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History of Fender

For more than four decades, Fender electric guitars and amplifiers have had a tremendous influence on the way the world composes, plays and listens to music. While guitarists in the early part of this century played country, folk or blues on acoustic guitars, in the 1930's, jazz musicians experimented with amplifying traditional hollow-body guitars so they could play with other instruments at the same sound level. One problem was that the speakers and pickups tended to generate feedback when played at a high level.

In the 1940's, a California inventor named Leo Fender had made some custom guitars and amplifiers in his radio shop. Eventually, Leo would create the world's very first instrument amplifiers with built-in tone controls. More importantly, though, was Leo's vision of better guitar. With his knowledge of existing technologies, he knew he could improve on contemporary amplified hollow-body instruments . . . and improve upon them, he did. In 1951, he introduced the Broadcaster, the prototype solid-body guitar that would eventually become the legendary Telecaster®. The Tele®, as it became affectionately known, was the first solid-body electric Spanish-style guitar ever to go into commercial production. Soon to follow the Tele were the revolutionary Precision Bass® guitar in 1951, and the Stratocaster® in 1954.

In 1965, because of poor health, Leo Fender sold his company to corporate giant CBS. Over the next two decades, Fender Musical Instruments experienced some tremendous growth. But as time wore on, CBS's lack of commitment and real understanding of music and musicians was becoming apparent.

In 1981, CBS recruited a new management team to "re-invent" Fender. William Schultz was soon named President, and was supported by associates William Mendello and Kurt Hemrich. They had developed a five-year business plan based on the idea of increasing Fender's presence in the marketplace by dramatically improving quality and making a significant commitment to research and development. This association continued until CBS decided to divest itself from the non-broadcast media business.

So, in 1985, a group of employees and investors led by William Schultz purchased the company from CBS. This sale put Fender in the hands of a small group of musically dedicated people who have committed their lives to creating the world's best guitars and amplifiers.

The team had to start from scratch - there were no buildings or machines included in the deal. They owned only the name, the patents, and the parts that were left over in stock. Supported by a core group of loyal employees, dealers and suppliers - some of whom had been with the company since Leo Fender began making guitars and amplifiers - Bill Schultz and his colleagues set out to re-build an American icon.

Initially, Fender imported their guitars from offshore manufacturers who had proven their ability to produce affordable, viable instruments. But the quest for even more control over quality soon led to the construction of Fender's flagship domestic factory in Corona, California. Eventually, Fender would build a second modern manufacturing facility in Ensenada, Baja California, Mexico, with the goal of being able to build quality instruments and offer them at more budget-oriented prices.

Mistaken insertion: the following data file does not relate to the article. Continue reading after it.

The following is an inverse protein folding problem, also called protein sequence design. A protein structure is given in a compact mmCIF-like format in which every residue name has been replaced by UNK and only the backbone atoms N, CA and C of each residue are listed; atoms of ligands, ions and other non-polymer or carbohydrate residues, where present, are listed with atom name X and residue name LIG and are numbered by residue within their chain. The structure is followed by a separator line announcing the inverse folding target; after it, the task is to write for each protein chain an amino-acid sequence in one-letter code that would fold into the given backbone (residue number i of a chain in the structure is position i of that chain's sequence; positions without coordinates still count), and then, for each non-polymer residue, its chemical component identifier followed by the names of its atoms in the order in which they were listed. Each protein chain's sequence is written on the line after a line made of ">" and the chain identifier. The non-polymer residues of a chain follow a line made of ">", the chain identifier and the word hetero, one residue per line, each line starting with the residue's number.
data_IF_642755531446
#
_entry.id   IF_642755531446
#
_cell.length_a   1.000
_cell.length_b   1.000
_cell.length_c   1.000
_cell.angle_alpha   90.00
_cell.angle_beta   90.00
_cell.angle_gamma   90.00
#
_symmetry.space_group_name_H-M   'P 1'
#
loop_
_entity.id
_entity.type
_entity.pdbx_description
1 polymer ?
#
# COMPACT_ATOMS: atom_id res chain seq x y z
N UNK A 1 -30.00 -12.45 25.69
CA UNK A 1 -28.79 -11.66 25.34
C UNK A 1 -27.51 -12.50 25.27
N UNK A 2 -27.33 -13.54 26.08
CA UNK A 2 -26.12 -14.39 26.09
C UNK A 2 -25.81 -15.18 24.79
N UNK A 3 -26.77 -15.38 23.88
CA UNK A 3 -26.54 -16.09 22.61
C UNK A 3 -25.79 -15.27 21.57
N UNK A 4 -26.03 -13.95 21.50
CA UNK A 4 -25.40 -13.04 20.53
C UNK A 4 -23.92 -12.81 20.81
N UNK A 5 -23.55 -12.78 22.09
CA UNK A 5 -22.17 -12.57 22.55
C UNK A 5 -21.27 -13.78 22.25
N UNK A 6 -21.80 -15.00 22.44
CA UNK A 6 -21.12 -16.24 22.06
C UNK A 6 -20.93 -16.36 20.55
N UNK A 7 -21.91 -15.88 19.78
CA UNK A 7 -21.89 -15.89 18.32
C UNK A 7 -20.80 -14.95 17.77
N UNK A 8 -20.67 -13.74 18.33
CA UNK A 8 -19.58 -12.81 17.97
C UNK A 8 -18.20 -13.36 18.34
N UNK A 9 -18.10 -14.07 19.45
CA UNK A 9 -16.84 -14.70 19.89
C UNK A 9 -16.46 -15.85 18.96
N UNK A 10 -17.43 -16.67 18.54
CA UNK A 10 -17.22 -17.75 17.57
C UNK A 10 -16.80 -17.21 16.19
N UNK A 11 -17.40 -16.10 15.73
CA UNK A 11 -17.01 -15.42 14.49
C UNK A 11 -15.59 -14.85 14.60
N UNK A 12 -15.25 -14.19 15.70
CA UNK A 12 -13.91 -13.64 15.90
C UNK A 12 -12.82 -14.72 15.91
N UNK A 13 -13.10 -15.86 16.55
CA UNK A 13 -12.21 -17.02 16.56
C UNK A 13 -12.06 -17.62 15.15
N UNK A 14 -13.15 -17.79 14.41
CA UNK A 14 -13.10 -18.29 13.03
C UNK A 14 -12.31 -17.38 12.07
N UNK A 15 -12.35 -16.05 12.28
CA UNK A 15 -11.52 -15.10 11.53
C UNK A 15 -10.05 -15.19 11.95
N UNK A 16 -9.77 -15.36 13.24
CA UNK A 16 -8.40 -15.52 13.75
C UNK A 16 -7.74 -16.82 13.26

In 1987, Fender acquired Sunn, a storied line of amplifiers whose past endorsees have included The Who, Jimi Hendrix and The Rolling Stones. This jump-started Fender's re-entry into the amplifier business by making accessible Sunn's manufacturing facilities in Lake Oswego, Oregon. But this was still an early stage of the "new" Fender, so Schultz put the Sunn line of amps on the shelf until the Fender name had been re-established as the world's leading amplifier.

Fender has always recognized the importance of an open-door policy for the professional musician. When artists first started requesting specific features for their guitars, they were accommodated on an individual basis. These relationships led to the formalizing of Fender's custom operation in 1987. Today, the world's greatest guitarists work with the renowned Fender Custom Shop in Corona, California, to create their dream instruments. Recently, Fender has added amplifiers to the list of custom-made instruments that can be produced at the Custom Shop in Corona.

In 1991, Fender moved its corporate headquarters from Corona to Scottsdale, Arizona. From here, administration, marketing, advertising, sales and export teams oversee the operations of Fender's satellite facilities around the world, which now include the locations in the United States (California, Tennessee, New York and Rhode Island), as well as international operations in: Ensenada, Baja California, Mexico; London, England; Dusseldorf, Germany; Suresnes, France; Brussels; Japan; Korea; and China.

Also brought to Scottsdale at this time was Fender's Amplifier and Pro Audio Research & Development. With guitar amplifiers, Fender sets the standard for sound and value. Its R & D staff has pioneered many technological advancements in developing amplifiers that meet the needs of the performing musician. In late 1992, the Amp Custom Shop was opened in Scottsdale, Arizona, to offer custom and limited editions of professional amplifiers for working musicians.